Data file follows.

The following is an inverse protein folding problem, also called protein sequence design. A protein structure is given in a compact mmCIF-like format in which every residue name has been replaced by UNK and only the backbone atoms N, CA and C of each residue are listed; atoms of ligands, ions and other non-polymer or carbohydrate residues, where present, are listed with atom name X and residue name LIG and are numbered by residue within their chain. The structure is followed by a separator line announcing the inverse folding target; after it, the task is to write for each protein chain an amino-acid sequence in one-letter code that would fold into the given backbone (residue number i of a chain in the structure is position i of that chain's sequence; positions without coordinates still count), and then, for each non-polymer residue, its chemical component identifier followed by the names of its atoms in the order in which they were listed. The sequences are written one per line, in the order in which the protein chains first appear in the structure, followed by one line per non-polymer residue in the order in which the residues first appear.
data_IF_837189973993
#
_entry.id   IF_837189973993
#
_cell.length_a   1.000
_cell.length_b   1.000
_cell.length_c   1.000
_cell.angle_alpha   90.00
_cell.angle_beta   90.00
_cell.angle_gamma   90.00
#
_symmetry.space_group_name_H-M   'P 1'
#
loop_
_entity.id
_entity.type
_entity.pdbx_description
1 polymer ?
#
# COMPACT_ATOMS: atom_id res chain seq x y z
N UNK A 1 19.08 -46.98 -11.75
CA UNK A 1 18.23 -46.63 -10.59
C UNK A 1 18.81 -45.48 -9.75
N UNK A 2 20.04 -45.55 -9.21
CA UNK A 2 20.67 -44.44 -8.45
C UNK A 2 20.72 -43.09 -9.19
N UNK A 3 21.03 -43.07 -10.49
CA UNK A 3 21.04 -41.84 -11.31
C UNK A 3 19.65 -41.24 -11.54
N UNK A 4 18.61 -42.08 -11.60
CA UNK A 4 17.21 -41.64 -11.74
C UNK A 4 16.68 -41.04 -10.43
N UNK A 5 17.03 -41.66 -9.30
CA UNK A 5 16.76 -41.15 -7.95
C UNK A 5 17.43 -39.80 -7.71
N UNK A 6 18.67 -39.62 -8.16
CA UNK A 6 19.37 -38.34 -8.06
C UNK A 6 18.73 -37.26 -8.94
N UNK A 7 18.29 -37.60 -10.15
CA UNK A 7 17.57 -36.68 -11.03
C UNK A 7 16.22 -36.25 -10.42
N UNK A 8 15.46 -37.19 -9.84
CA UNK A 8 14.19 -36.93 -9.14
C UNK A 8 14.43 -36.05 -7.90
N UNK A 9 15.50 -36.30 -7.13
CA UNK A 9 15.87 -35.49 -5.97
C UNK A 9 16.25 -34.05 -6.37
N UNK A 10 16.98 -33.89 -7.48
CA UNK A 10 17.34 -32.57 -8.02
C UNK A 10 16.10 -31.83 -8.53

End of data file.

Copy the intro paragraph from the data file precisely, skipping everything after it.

The following is an inverse protein folding problem, also called protein sequence design. A protein structure is given in a compact mmCIF-like format in which every residue name has been replaced by UNK and only the backbone atoms N, CA and C of each residue are listed; atoms of ligands, ions and other non-polymer or carbohydrate residues, where present, are listed with atom name X and residue name LIG and are numbered by residue within their chain. The structure is followed by a separator line announcing the inverse folding target; after it, the task is to write for each protein chain an amino-acid sequence in one-letter code that would fold into the given backbone (residue number i of a chain in the structure is position i of that chain's sequence; positions without coordinates still count), and then, for each non-polymer residue, its chemical component identifier followed by the names of its atoms in the order in which they were listed. The sequences are written one per line, in the order in which the protein chains first appear in the structure, followed by one line per non-polymer residue in the order in which the residues first appear.